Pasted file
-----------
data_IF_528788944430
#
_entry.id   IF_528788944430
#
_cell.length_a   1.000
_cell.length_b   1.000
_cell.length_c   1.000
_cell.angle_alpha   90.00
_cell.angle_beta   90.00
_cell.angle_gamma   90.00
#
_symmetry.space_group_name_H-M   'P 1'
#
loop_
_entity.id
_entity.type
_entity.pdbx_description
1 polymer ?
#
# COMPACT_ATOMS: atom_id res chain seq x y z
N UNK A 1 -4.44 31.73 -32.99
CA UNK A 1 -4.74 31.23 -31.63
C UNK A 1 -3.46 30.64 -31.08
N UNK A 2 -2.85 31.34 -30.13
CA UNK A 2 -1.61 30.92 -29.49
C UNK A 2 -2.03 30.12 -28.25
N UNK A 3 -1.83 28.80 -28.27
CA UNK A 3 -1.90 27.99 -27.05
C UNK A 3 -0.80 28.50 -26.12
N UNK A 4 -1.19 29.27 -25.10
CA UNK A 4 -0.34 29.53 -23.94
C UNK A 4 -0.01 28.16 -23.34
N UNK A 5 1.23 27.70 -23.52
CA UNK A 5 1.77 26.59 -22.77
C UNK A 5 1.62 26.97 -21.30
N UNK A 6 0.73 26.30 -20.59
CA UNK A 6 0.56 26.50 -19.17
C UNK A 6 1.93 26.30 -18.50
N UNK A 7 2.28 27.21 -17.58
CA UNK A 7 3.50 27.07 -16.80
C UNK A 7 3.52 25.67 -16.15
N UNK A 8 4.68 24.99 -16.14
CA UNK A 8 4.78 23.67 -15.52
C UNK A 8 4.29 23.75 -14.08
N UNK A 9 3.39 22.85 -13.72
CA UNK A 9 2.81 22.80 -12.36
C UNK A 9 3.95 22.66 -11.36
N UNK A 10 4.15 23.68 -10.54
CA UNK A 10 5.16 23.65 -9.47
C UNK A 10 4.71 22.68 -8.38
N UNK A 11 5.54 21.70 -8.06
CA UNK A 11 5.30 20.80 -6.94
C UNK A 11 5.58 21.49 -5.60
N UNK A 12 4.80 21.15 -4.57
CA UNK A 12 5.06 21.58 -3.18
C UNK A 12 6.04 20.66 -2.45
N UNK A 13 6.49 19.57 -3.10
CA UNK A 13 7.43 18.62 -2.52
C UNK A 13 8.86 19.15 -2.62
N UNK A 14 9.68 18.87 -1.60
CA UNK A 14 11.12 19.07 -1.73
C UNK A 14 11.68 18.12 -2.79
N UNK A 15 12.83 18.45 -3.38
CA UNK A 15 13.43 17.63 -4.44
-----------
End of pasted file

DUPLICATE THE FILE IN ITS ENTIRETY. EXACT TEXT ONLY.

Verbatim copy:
data_IF_528788944430
#
_entry.id   IF_528788944430
#
_cell.length_a   1.000
_cell.length_b   1.000
_cell.length_c   1.000
_cell.angle_alpha   90.00
_cell.angle_beta   90.00
_cell.angle_gamma   90.00
#
_symmetry.space_group_name_H-M   'P 1'
#
loop_
_entity.id
_entity.type
_entity.pdbx_description
1 polymer ?
#
# COMPACT_ATOMS: atom_id res chain seq x y z
N UNK A 1 -4.44 31.73 -32.99
CA UNK A 1 -4.74 31.23 -31.63
C UNK A 1 -3.46 30.64 -31.08
N UNK A 2 -2.85 31.34 -30.13
CA UNK A 2 -1.61 30.92 -29.49
C UNK A 2 -2.03 30.12 -28.25
N UNK A 3 -1.83 28.80 -28.27
CA UNK A 3 -1.90 27.99 -27.05
C UNK A 3 -0.80 28.50 -26.12
N UNK A 4 -1.19 29.27 -25.10
CA UNK A 4 -0.34 29.53 -23.94
C UNK A 4 -0.01 28.16 -23.34
N UNK A 5 1.23 27.70 -23.52
CA UNK A 5 1.77 26.59 -22.77
C UNK A 5 1.62 26.97 -21.30
N UNK A 6 0.73 26.30 -20.59
CA UNK A 6 0.56 26.50 -19.17
C UNK A 6 1.93 26.30 -18.50
N UNK A 7 2.28 27.21 -17.58
CA UNK A 7 3.50 27.07 -16.80
C UNK A 7 3.52 25.67 -16.15
N UNK A 8 4.68 24.99 -16.14
CA UNK A 8 4.78 23.67 -15.52
C UNK A 8 4.29 23.75 -14.08
N UNK A 9 3.39 22.85 -13.72
CA UNK A 9 2.81 22.80 -12.36
C UNK A 9 3.95 22.66 -11.36
N UNK A 10 4.15 23.68 -10.54
CA UNK A 10 5.16 23.65 -9.47
C UNK A 10 4.71 22.68 -8.38
N UNK A 11 5.54 21.70 -8.06
CA UNK A 11 5.30 20.80 -6.94
C UNK A 11 5.58 21.49 -5.60
N UNK A 12 4.80 21.15 -4.57
CA UNK A 12 5.06 21.58 -3.18
C UNK A 12 6.04 20.66 -2.45
N UNK A 13 6.49 19.57 -3.10
CA UNK A 13 7.43 18.62 -2.52
C UNK A 13 8.86 19.15 -2.62
N UNK A 14 9.68 18.87 -1.60
CA UNK A 14 11.12 19.07 -1.73
C UNK A 14 11.68 18.12 -2.79
N UNK A 15 12.83 18.45 -3.38
CA UNK A 15 13.43 17.63 -4.44